For the next few months at least, visitors to Houston won’t be able to visit the crown jewel of the city’s cultural scene. On February 26, the Menil Collection’s main gallery temporarily closed to allow work crews to replace the museum’s flooring, enhance the interior and exterior lighting, and update the 30-year-old building’s fire detection system. Although an exact date hasn’t been announced, museum officials expect the Menil to reopen to the public sometime this fall.
During the repairs, the Menil’s other public buildings—the Cy Twombly Gallery, the Rothko Chapel, the Byzantine Fresco Chapel, the Dan Flavin installation at Richmond Hall, the Menil Bookstore, and Bistro Menil—will remain open. It was originally thought that the new, $40 million Menil Drawing Institute building would also be open to visitors, but construction issues have delayed its debut until later this year.
Since first opening in 1987, the Menil Collection has attracted art lovers from around the world to its verdant campus in the city’s Montrose neighborhood. The closure of its Renzo Piano–designed main building leaves a major hole in the cultural fabric of the country’s fourth-largest city.
Fortunately, the Bayou City has come a long way since French expats Dominique and John de Menil arrived here in the 1940s. Back then, the Museum of Fine Arts was the only game in town. “When I came here to Houston, I felt a vacuum,” Dominique would later say. (The quote comes from a forthcoming joint biography of John and Dominique by William Middleton, to be published later this month by Knopf.)
Thanks in no small part to the untiring efforts of the de Menils, Houston is no longer an artistic vacuum. To make the (temporary) loss of the Menil Collection more bearable, Texas Monthly has compiled a guide to five Houston museums and galleries where the Menil spirit can still be felt. And like the Menil Collection, they’re all free to the public.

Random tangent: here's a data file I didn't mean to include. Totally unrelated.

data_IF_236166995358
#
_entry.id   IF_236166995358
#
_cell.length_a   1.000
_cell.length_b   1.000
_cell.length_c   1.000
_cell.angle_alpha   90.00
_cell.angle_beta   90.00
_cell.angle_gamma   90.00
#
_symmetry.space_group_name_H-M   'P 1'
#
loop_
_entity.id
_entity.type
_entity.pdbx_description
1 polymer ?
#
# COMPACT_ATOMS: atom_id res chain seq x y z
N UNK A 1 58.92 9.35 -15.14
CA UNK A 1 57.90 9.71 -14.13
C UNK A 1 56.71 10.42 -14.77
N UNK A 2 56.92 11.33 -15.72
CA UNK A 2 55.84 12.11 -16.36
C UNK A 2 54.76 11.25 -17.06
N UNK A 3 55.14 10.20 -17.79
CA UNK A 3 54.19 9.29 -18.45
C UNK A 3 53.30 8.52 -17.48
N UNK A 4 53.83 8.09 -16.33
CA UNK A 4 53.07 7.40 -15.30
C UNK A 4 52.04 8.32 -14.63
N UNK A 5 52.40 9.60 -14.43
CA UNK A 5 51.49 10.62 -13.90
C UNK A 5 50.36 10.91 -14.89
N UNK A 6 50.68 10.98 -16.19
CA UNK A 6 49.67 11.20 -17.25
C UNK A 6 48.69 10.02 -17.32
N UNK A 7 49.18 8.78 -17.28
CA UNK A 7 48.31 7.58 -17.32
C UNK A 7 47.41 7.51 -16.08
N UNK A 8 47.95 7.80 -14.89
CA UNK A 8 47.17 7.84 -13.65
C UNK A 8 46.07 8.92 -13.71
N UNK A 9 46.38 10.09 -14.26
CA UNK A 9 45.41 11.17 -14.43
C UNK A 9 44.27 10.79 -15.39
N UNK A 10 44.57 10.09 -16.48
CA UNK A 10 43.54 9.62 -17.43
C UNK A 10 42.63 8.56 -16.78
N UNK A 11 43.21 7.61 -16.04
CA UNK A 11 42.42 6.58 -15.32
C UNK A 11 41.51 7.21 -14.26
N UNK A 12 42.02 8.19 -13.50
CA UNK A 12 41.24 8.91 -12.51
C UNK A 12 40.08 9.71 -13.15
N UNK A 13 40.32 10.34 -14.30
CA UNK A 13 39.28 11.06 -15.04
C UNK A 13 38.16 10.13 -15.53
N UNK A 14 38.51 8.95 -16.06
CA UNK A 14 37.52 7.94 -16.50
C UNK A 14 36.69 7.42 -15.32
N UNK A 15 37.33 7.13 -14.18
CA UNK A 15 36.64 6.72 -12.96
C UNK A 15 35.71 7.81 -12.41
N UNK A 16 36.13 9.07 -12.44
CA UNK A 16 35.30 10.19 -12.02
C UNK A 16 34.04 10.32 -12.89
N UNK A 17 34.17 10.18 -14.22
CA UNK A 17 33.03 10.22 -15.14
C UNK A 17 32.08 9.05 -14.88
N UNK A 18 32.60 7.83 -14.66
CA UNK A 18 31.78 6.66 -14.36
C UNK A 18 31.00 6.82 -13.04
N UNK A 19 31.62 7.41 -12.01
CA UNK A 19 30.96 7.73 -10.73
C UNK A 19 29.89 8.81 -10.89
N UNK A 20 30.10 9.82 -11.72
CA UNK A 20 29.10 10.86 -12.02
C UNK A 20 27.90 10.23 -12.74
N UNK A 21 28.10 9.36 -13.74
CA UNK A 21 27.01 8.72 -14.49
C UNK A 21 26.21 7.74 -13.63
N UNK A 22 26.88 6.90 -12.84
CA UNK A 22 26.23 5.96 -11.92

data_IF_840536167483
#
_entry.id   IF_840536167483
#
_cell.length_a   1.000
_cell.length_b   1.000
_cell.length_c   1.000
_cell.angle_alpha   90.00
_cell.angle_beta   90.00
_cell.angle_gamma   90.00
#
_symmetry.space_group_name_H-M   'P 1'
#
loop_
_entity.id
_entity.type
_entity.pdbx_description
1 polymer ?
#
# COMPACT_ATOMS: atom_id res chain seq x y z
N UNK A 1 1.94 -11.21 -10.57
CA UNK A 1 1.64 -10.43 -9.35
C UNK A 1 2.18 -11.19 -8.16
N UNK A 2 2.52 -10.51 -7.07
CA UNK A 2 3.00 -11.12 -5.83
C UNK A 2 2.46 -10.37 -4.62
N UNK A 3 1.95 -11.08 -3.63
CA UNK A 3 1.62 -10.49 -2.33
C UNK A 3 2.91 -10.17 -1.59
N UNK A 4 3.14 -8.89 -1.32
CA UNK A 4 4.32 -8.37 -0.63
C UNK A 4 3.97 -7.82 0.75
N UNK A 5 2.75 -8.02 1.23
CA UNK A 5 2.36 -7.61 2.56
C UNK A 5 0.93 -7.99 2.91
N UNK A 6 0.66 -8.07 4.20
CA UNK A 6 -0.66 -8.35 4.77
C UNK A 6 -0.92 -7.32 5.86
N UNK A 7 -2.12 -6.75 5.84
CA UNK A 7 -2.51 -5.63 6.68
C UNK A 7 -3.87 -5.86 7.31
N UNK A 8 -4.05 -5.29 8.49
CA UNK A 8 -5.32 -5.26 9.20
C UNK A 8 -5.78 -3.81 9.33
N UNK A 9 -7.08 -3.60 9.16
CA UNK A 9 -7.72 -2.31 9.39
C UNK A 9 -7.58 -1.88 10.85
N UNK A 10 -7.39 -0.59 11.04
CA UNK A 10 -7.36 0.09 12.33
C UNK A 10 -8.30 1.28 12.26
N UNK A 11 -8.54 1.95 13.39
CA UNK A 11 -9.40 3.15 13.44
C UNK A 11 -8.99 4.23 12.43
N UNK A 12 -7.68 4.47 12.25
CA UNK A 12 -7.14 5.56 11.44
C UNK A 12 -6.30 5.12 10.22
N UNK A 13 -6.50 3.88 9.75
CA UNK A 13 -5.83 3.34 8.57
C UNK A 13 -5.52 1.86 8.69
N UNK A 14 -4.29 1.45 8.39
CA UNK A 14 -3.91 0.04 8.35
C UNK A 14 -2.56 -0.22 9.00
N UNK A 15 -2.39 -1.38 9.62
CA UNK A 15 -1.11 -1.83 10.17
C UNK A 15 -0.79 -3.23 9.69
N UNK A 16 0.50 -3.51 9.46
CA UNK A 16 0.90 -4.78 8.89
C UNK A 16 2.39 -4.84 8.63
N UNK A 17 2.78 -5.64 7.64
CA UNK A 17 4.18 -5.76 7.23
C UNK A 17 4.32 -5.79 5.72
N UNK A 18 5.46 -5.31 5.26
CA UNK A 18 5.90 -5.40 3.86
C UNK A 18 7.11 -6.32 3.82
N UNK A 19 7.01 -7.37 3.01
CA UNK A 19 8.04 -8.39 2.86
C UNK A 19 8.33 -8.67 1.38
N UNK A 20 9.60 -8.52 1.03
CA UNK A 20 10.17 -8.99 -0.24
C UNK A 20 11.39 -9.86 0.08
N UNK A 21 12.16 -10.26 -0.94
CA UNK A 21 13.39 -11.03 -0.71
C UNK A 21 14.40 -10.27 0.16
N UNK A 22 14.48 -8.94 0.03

The Contemporary Arts Museum Houston
Founded in 1948, not long after the de Menils moved to Houston, this museum immediately became Houston’s epicenter of cutting-edge contemporary art, with daring exhibitions devoted to Joan Miró, Alexander Calder, Max Ernst, and Mark Rothko. In 1972 it moved into its permanent location, an iconic stainless steel building designed by Gunnar Birkerts across the street from the Museum of Fine Arts. The museum’s curators continue to push the envelope with challenging shows like the current retrospective of multimedia work by Christopher Knowles and a photography exhibition dedicated to the LGBTQ experience in India.
Christopher Knowles's In a World at the Contemporary Arts Museum Houston.
The Station Museum of Contemporary Art
Like the Contemporary Arts Museum, the Station Museum wears its artistic and political radicalism on its sleeve. Located in a converted gas station in Midtown, the museum stages ambitious exhibitions of work by some of the world’s most innovative artists, as well as shows devoted to Houston natives like Mel Chin, Jesse Lott, and Dick Wray. Over the years, director Jim Harithas hasn’t shied away from controversy, taking on subjects ranging from the War on Terror to Palestinian rights with programming that includes lectures, fundraisers, film screenings, and musical events. Currently on view is a group show, in(di)visible, that explores the Asian-American experience.
Considered an essential stop on any art tour of Houston, this modest one-story gallery in the Rice Military area is renowned for showing the work of top contemporary artists like Robert Rauschenberg, Frank Stella, Jasper Johns, and Agnes Martin. Butler, a longtime Houston art dealer, was instrumental in helping the University of Texas at Austin secure Ellsworth Kelly’s “Austin,” a chapel-like installation that recently opened to the public. Outstanding works by Houston artists Joseph Havel and Brooke Stroud are currently on view at the gallery.
Located in the Museum District, this relatively new museum is dedicated to the celebration of black art and culture, featuring a rich calendar of exhibitions, film screenings, and lectures. Currently on view are “Over There Some Place,” a group show of emerging Houston artists who engage with the African-American experience from a distinctly Southern perspective, as well as an interactive exhibition devoted to the tragic 2015 death of Sandra Bland.
The University of Houston’s art museum—formerly known as the Blaffer Gallery—has no permanent collection; instead, it presents an ever-changing series of exhibitions by some of the world’s leading artists. In 2011 the museum underwent a $2 million renovation and expansion under the leadership of former director Claudia Schmuckli, making it into one of the most forward-thinking university art museums in the country. Currently on view are two Russian-themed shows: a film trilogy by Russian-born artist Anton Vidokle, and a conceptual exhibition by Lithuanian curator Monika Lipšic that was inspired by the centenary of the Russian Revolution.